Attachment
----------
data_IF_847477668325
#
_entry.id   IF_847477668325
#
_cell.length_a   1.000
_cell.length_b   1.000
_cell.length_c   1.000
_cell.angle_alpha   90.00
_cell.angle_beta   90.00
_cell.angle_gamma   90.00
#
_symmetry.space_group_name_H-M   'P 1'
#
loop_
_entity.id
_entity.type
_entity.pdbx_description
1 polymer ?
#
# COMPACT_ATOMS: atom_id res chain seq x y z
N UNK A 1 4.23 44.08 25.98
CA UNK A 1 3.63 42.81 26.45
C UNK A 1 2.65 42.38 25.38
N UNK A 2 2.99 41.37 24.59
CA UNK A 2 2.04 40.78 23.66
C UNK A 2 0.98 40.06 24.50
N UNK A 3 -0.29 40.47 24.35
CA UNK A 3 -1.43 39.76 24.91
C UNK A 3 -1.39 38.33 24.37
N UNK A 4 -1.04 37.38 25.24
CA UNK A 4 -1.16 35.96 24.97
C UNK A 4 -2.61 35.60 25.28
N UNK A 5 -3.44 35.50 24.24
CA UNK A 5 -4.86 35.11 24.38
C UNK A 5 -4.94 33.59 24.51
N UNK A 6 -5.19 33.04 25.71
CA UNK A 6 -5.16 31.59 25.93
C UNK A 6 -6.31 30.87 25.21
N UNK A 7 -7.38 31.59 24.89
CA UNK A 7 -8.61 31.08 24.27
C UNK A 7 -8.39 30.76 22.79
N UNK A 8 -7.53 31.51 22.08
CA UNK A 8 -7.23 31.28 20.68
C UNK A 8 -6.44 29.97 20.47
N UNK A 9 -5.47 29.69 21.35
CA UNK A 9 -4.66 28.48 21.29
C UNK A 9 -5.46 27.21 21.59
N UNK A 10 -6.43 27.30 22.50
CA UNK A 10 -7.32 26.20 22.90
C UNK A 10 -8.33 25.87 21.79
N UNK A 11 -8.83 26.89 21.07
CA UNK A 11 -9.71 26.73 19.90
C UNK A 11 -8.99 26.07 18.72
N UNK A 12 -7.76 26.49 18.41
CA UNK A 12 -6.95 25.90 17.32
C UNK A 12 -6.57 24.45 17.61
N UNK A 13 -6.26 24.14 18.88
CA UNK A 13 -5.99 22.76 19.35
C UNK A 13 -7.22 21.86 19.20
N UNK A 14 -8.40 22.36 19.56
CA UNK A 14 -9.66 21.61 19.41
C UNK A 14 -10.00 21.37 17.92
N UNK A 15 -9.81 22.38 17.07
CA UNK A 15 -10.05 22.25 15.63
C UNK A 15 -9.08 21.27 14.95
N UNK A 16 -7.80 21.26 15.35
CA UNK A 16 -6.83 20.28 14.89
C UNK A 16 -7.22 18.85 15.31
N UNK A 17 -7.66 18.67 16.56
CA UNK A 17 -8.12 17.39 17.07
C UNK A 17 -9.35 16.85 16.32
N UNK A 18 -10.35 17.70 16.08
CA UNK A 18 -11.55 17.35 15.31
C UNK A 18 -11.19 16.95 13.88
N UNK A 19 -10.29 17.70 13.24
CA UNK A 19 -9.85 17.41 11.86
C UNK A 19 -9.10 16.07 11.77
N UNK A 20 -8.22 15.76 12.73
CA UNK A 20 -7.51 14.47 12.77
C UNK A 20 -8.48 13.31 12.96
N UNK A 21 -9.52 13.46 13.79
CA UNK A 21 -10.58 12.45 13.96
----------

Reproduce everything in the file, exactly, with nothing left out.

data_IF_847477668325
#
_entry.id   IF_847477668325
#
_cell.length_a   1.000
_cell.length_b   1.000
_cell.length_c   1.000
_cell.angle_alpha   90.00
_cell.angle_beta   90.00
_cell.angle_gamma   90.00
#
_symmetry.space_group_name_H-M   'P 1'
#
loop_
_entity.id
_entity.type
_entity.pdbx_description
1 polymer ?
#
# COMPACT_ATOMS: atom_id res chain seq x y z
N UNK A 1 4.23 44.08 25.98
CA UNK A 1 3.63 42.81 26.45
C UNK A 1 2.65 42.38 25.38
N UNK A 2 2.99 41.37 24.59
CA UNK A 2 2.04 40.78 23.66
C UNK A 2 0.98 40.06 24.50
N UNK A 3 -0.29 40.47 24.35
CA UNK A 3 -1.43 39.76 24.91
C UNK A 3 -1.39 38.33 24.37
N UNK A 4 -1.04 37.38 25.24
CA UNK A 4 -1.16 35.96 24.97
C UNK A 4 -2.61 35.60 25.28
N UNK A 5 -3.44 35.50 24.24
CA UNK A 5 -4.86 35.11 24.38
C UNK A 5 -4.94 33.59 24.51
N UNK A 6 -5.19 33.04 25.71
CA UNK A 6 -5.16 31.59 25.93
C UNK A 6 -6.31 30.87 25.21
N UNK A 7 -7.38 31.59 24.89
CA UNK A 7 -8.61 31.08 24.27
C UNK A 7 -8.39 30.76 22.79
N UNK A 8 -7.53 31.51 22.08
CA UNK A 8 -7.23 31.28 20.68
C UNK A 8 -6.44 29.97 20.47
N UNK A 9 -5.47 29.69 21.35
CA UNK A 9 -4.66 28.48 21.29
C UNK A 9 -5.46 27.21 21.59
N UNK A 10 -6.43 27.30 22.50
CA UNK A 10 -7.32 26.20 22.90
C UNK A 10 -8.33 25.87 21.79
N UNK A 11 -8.83 26.89 21.07
CA UNK A 11 -9.71 26.73 19.90
C UNK A 11 -8.99 26.07 18.72
N UNK A 12 -7.76 26.49 18.41
CA UNK A 12 -6.95 25.90 17.32
C UNK A 12 -6.57 24.45 17.61
N UNK A 13 -6.26 24.14 18.88
CA UNK A 13 -5.99 22.76 19.35
C UNK A 13 -7.22 21.86 19.20
N UNK A 14 -8.40 22.36 19.56
CA UNK A 14 -9.66 21.61 19.41
C UNK A 14 -10.00 21.37 17.92
N UNK A 15 -9.81 22.38 17.07
CA UNK A 15 -10.05 22.25 15.63
C UNK A 15 -9.08 21.27 14.95
N UNK A 16 -7.80 21.26 15.35
CA UNK A 16 -6.83 20.28 14.89
C UNK A 16 -7.22 18.85 15.31
N UNK A 17 -7.66 18.67 16.56
CA UNK A 17 -8.12 17.39 17.07
C UNK A 17 -9.35 16.85 16.32
N UNK A 18 -10.35 17.70 16.08
CA UNK A 18 -11.55 17.35 15.31
C UNK A 18 -11.19 16.95 13.88
N UNK A 19 -10.29 17.70 13.24
CA UNK A 19 -9.85 17.41 11.86
C UNK A 19 -9.10 16.07 11.77
N UNK A 20 -8.22 15.76 12.73
CA UNK A 20 -7.51 14.47 12.77
C UNK A 20 -8.48 13.31 12.96
N UNK A 21 -9.52 13.46 13.79
CA UNK A 21 -10.58 12.45 13.96